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    I agree with sscyco. It's a judgment call really. The irritating thing about calling out is that the party in front of you jumps the wrong way about 50% of the time. Does anybody know how to say "on your right" or "on your left" in Spanish?
    Jeff

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    Huachuca Rider webist's Avatar
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    [i] The ones that do this are on their fast road bikes all decked out in the latest gear pushing 20mph... [/B]
    I don't mean at all to diminish the importance of your thread but I just gotta say, I am sure looking forward to having a problem while passing someone like that someday!

    Carl
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  17. #17
    feros ferio John E's Avatar
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    My biggest problem is with 2- or 3-abreast joggers hogging the entire bike lane. If they are facing me, I motion to them to move toward the curb (or onto a sidewalk, if present, since California does have mandatory sidepath laws for pedestrians). However, if they are going my direction, I do yell, "on your left" or, "coming through," if traffic conditions do not permit me to pass them conveniently and safely.

    If a bike lane is wide enough to share, I ride toward the right (curb side) and pass on the left. If everyone followed this protocol (think of German motorists on the Autobahn), life would be alot simpler.
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  18. #18
    Sumanitu taka owaci LittleBigMan's Avatar
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    Originally posted by oceanrider
    The A1A ocean drive route I ride is full of cyclists at almost any given time on weekends. Maybe 1 out of 5 who pass me signal they are about to pass with an "on your left" holler. Do they think I have super human hearing or eyes in the back of my head? Do they not realize that cyclists crash into each other and it could be pretty nasty? The ones that do this are on their fast road bikes all decked out in the latest gear pushing 20mph so I assume they're regular riders. What's the deal here? They piss me off more than motorists because they're supposedly cyclists. Now I yell at them to please signal.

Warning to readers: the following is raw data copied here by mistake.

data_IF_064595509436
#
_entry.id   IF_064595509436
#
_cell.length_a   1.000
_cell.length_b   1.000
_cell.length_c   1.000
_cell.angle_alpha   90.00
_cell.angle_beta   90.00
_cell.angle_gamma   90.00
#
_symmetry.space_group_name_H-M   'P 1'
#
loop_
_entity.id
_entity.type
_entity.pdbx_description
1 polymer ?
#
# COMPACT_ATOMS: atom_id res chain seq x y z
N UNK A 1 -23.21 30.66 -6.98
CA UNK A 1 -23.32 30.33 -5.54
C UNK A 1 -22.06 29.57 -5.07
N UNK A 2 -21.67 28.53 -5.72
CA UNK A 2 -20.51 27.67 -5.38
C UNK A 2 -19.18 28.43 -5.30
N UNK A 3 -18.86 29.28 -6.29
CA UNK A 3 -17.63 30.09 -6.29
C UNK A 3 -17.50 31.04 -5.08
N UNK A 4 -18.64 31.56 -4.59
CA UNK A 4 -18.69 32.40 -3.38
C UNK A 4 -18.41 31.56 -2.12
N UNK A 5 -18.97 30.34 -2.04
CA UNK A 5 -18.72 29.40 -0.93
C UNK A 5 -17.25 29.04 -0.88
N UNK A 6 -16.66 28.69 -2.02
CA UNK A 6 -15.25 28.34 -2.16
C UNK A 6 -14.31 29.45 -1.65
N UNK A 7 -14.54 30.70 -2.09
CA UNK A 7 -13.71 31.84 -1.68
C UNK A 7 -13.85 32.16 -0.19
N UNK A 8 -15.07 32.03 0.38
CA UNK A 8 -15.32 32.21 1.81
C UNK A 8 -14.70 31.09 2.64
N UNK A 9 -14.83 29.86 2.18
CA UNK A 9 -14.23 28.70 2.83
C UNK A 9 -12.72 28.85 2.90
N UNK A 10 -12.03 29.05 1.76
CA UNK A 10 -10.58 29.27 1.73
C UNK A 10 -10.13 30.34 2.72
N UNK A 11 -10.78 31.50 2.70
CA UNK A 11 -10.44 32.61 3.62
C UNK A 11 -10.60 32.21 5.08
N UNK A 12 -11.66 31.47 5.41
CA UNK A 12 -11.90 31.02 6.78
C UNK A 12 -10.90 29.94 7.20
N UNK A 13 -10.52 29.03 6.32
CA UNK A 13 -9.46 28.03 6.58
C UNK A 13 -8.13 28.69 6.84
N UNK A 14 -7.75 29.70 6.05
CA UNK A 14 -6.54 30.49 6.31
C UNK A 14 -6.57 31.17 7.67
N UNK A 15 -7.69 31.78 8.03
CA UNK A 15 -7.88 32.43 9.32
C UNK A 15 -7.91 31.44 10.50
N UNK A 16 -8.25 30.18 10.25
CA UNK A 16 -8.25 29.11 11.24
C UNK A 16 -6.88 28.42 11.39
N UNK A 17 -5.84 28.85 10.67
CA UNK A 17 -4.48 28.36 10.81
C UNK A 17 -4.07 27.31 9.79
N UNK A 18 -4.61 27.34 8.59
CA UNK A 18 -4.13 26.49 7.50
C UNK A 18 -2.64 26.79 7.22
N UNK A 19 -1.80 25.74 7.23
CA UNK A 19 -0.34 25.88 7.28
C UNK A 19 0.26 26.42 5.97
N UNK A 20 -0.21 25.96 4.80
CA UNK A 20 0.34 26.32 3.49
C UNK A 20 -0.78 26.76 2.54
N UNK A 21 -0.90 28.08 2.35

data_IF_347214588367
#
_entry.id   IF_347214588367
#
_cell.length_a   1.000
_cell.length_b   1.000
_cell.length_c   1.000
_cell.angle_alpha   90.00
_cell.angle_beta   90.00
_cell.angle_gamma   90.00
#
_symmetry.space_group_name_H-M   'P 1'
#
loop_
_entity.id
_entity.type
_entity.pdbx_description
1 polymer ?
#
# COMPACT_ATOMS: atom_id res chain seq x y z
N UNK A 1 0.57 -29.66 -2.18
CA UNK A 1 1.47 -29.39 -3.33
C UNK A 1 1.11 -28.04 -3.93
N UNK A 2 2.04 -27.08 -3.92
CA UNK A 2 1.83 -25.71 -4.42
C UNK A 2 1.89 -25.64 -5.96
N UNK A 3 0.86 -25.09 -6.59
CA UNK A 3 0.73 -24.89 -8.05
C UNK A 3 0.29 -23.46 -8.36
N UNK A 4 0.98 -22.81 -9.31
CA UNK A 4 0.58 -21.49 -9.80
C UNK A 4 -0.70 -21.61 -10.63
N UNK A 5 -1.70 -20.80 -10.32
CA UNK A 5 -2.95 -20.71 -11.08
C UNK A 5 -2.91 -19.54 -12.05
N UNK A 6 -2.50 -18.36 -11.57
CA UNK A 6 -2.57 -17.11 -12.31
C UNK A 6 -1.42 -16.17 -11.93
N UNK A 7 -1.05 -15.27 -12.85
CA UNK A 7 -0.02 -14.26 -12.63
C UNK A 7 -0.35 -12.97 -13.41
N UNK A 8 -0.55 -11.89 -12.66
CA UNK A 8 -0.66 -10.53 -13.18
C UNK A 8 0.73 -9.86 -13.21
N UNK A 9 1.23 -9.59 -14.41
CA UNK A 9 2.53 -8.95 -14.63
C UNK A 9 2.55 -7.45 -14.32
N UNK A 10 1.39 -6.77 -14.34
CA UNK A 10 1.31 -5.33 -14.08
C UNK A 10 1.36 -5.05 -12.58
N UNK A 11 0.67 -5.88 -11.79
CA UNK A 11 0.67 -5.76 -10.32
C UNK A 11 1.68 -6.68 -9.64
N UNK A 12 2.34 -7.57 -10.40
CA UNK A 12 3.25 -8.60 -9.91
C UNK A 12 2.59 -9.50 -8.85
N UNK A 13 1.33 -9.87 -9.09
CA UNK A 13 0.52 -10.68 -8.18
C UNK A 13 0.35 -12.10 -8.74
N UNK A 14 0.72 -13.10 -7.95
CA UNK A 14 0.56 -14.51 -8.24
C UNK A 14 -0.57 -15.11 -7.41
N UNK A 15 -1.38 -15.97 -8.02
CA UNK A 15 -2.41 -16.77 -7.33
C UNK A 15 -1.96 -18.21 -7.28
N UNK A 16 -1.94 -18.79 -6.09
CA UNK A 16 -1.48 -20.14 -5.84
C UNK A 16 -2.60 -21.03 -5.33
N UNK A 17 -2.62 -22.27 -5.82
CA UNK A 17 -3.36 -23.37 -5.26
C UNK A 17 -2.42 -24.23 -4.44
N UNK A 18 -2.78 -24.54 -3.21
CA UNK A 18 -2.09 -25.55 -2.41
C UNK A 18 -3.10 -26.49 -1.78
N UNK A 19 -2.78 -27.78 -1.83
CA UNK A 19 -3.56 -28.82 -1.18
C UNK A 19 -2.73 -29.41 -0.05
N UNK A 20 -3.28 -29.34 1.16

Perhaps some consideration is needed, here. Don't fast movers have any responsibility towards those who don't share their narrow focus? Maybe they should pick a less crowded place to train.
    No worries

  19. #19
    JRA
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    Senior Member JRA's Avatar
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    sscyco:
    After bike commuting for many years I look at it as a judgment call when to call out as I pass. If it is a single rider holding a good line I usually don't call out - no need to.

    I've been riding for many years, and I've passed a lot of other riders. And I've been passed quite a few times, too. Before I pass someone I usually try to make sure they know I'm behind them. Standard ettiquette is probably to call out "on your left" and I do that sometimes, but a lot of people think that's rude. It works well in some cases, but usually only with experienced riders.

    A lot of times I try to make some other kind of noise. Sometimes I can make enough noise with the gears on my mountain bike, but the gears on my road bike don't make a lot of noise. I'm considering getting a bell as suggested in another thread, because it's a pretty non-threatening noise, and most people know what it means. And you could do it from some distance so the rider in front would have plenty pf advance warning.

    MichaelW:
    As long as Im riding predictably, I expect other riders to pass me with no problems. I really dont expect them to shout, just give sufficient clearance, and I dont move in for them.

    A lot of times there's plenty of room, and I just pass. A rider (or a rollerblader) on a bicycle path should be aware that someone might pass them and, as long as they're keeping a straght line on the right, I don't see any need to signal. An amazing number have headphones on and aren't going to hear me anyway.

    When I'm going slowly, I ride to the right, and I don't expect people to signal when they pass.

    oceanrider:
    I'm generally startled when someone passes me without some type of signal. It's usually when they're going a lot faster tham I am and I don't hear the gears that it's a problem. What if I was going to venture out into the lane of traffic for some reason and I was to look back and left. There's usually at least a slight drift and BAM, that's all it might take.